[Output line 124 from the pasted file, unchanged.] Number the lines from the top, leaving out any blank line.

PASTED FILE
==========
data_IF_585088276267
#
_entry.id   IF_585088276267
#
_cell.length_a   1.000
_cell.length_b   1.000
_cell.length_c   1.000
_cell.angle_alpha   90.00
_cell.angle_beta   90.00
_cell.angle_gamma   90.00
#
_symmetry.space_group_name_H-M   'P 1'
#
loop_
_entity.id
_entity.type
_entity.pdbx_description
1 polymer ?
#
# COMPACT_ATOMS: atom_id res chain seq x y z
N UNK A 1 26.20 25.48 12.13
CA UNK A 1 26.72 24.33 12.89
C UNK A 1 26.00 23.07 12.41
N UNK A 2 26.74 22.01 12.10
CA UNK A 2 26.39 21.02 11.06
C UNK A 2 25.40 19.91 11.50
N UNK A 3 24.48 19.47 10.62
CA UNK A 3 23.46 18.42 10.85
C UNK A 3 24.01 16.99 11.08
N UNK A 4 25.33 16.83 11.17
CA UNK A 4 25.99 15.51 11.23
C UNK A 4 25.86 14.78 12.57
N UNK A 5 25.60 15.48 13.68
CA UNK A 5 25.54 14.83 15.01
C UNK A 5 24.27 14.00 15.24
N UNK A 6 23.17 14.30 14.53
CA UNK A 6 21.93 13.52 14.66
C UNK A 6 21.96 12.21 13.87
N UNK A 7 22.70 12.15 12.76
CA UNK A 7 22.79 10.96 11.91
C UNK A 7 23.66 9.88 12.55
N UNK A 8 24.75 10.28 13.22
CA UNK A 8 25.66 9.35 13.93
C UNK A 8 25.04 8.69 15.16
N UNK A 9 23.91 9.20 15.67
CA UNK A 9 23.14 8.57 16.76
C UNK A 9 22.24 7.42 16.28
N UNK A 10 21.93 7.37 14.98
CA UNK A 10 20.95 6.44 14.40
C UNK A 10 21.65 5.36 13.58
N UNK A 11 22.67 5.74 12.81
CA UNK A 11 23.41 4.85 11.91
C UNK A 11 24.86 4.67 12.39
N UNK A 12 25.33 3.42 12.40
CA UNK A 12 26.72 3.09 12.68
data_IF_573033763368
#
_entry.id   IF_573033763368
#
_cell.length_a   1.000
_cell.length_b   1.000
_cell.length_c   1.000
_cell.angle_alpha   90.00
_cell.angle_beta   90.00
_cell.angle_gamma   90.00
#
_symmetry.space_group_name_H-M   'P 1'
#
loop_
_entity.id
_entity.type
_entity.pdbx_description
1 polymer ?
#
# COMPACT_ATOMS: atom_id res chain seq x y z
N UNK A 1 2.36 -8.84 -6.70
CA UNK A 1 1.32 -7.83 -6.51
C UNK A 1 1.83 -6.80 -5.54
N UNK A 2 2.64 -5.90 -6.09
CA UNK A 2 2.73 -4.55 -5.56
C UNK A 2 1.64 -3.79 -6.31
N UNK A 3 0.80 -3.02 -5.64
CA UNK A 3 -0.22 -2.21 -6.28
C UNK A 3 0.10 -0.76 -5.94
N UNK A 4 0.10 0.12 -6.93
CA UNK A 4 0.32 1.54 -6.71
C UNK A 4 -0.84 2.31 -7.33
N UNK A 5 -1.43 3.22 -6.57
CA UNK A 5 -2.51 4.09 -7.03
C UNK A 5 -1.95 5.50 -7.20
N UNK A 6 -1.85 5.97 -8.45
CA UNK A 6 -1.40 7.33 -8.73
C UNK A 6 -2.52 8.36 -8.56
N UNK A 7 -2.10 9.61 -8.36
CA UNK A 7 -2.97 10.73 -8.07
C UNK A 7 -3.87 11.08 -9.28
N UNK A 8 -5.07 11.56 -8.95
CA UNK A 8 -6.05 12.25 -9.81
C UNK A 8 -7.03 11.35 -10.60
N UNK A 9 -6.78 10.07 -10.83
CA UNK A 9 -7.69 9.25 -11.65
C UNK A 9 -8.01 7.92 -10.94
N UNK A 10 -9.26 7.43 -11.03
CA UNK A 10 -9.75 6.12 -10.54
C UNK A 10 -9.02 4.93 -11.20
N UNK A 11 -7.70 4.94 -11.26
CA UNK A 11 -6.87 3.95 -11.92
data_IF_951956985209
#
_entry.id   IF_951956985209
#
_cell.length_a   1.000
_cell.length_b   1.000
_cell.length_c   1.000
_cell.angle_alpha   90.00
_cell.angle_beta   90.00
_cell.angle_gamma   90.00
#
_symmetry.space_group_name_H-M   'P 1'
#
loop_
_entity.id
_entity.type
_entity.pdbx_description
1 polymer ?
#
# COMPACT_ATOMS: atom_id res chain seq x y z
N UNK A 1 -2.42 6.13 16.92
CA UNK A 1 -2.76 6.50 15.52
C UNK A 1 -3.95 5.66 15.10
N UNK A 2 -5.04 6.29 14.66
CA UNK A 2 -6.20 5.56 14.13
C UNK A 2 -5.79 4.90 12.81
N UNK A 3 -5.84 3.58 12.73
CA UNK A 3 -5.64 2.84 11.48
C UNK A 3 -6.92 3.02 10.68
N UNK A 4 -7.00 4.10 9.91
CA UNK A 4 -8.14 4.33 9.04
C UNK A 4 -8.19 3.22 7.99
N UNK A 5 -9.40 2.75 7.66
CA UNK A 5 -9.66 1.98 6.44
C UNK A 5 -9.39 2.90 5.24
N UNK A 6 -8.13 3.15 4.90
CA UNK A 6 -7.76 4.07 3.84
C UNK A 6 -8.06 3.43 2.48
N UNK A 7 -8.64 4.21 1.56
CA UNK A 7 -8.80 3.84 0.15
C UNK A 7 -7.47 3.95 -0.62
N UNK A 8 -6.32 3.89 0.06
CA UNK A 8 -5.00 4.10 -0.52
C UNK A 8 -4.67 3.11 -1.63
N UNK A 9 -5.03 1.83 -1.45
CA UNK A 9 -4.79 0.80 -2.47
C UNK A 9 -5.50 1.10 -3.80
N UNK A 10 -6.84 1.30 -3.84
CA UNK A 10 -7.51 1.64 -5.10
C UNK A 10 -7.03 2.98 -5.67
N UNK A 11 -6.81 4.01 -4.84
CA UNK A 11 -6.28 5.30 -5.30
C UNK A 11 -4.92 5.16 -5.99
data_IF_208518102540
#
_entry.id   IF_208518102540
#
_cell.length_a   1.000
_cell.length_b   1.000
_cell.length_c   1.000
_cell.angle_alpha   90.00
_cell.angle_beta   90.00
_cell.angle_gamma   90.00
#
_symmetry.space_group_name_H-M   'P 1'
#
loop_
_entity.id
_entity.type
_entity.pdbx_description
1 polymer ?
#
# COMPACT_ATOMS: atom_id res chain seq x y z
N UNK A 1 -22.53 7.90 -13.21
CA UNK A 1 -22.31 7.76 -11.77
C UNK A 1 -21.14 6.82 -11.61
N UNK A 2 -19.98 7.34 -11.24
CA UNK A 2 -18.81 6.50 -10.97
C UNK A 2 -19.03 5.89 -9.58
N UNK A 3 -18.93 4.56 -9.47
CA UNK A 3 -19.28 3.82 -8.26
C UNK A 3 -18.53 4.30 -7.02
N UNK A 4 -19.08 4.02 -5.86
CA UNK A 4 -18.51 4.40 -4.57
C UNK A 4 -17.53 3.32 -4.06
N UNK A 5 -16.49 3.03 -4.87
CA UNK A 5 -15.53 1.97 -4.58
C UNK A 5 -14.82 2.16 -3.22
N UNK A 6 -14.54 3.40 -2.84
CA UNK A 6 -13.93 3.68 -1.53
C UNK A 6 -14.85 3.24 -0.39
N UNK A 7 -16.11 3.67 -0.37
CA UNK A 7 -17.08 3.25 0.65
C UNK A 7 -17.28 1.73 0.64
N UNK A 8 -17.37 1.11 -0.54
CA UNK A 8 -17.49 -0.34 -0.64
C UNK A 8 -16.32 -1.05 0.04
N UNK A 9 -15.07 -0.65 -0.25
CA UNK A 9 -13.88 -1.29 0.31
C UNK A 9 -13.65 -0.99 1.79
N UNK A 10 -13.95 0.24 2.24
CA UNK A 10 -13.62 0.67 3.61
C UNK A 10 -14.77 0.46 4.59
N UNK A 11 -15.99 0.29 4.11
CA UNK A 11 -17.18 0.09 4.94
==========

_entity.pdbx_description